Fans of Pahl’s previous work may find Shadows a bit hard to swallow at first. Though Pahl has never been one to concentrate too closely on happy themes, his old material will seem rather singsong when compared to the six bleak songs that comprise Shadows. That’s because these songs are not about breakups but about death, failure and regret. They go to much deeper and darker recesses than anything Pahl has ever written before. The reason being, Pahl explains in the liner notes, is that it is about a former co-worker who’d gotten himself into trouble with drugs and ended up dying of a blood infection caused by using a dirty needle. On many of these songs, Pahl wrestles with the questions; did I do enough to help? Could I have done more?
The opening track “Closer” is an acoustically delightful dirge with a singsong chorus, backed with sweet childlike backing vocals. However the music acts as a mask, hiding the pain and suffering that the lyrics hint at as with the lines, “My mind is gone/ My brain is frosted over/ Insanity is inching closer, closer”.” The same techniques are employed on “Lost in Your Shadow” that drives on through rocking and rolling like a Ryan Adams rock song.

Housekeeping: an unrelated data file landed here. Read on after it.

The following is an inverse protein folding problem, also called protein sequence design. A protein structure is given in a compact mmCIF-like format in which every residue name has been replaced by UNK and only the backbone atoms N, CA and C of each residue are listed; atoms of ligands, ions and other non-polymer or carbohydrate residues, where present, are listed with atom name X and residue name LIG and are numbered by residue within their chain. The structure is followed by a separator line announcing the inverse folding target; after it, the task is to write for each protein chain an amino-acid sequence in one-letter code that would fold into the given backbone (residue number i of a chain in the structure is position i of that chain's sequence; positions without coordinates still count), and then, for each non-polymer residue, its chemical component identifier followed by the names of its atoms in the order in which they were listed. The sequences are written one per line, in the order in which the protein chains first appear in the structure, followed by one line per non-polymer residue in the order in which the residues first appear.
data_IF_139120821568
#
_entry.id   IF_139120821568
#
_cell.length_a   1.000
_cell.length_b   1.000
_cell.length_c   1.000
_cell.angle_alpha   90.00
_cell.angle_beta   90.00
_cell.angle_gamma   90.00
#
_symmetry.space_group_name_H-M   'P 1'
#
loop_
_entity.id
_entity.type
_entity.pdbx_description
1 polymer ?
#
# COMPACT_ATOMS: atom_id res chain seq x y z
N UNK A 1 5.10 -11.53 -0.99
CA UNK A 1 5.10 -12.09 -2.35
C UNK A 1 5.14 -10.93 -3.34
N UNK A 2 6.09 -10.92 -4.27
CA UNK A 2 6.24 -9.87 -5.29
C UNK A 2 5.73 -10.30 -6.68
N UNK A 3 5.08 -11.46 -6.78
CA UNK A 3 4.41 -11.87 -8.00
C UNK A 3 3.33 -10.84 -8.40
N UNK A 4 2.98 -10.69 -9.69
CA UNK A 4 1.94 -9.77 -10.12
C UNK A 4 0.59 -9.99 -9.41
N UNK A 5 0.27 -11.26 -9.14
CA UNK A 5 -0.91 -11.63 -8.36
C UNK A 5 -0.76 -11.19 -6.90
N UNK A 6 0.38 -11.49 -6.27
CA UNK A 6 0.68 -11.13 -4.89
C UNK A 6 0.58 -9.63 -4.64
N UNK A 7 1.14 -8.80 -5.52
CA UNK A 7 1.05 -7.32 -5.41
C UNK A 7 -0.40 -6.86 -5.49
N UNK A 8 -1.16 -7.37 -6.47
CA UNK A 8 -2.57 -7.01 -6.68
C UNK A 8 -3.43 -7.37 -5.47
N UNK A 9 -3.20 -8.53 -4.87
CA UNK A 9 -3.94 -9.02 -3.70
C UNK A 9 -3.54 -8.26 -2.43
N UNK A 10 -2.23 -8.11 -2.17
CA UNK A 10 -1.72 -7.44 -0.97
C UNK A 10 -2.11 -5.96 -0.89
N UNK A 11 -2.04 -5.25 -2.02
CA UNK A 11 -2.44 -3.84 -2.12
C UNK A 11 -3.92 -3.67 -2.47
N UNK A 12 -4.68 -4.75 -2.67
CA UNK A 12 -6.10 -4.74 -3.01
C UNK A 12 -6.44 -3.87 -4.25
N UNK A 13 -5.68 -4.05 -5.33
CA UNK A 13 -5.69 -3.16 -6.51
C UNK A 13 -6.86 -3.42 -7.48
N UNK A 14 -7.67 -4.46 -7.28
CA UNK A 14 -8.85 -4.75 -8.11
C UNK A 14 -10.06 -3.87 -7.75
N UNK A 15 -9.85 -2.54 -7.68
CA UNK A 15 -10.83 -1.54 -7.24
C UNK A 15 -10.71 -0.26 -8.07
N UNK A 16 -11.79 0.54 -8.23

Strangely enough when Pahl tries to write sappy sounding love songs, it just comes out wrong, like on “Changes” a loveless sounding lament, which falls a bit flat. This is much the same for “Death Comes in All Colours” a sprawling and sad sounding piano pop ode to his dead friend, which comes off sounding like contemporary Christian Rock.
The album finishes with the slow and sprawling acoustic “Take Me in Your Arms,” which Pahl writes from the perspective of his dead friend, imagining how he must have felt during his final days. Here everything that worked so well on previous tracks comes together to culminate into the records most beautiful track and serves as a fond farewell and tribute to a friend.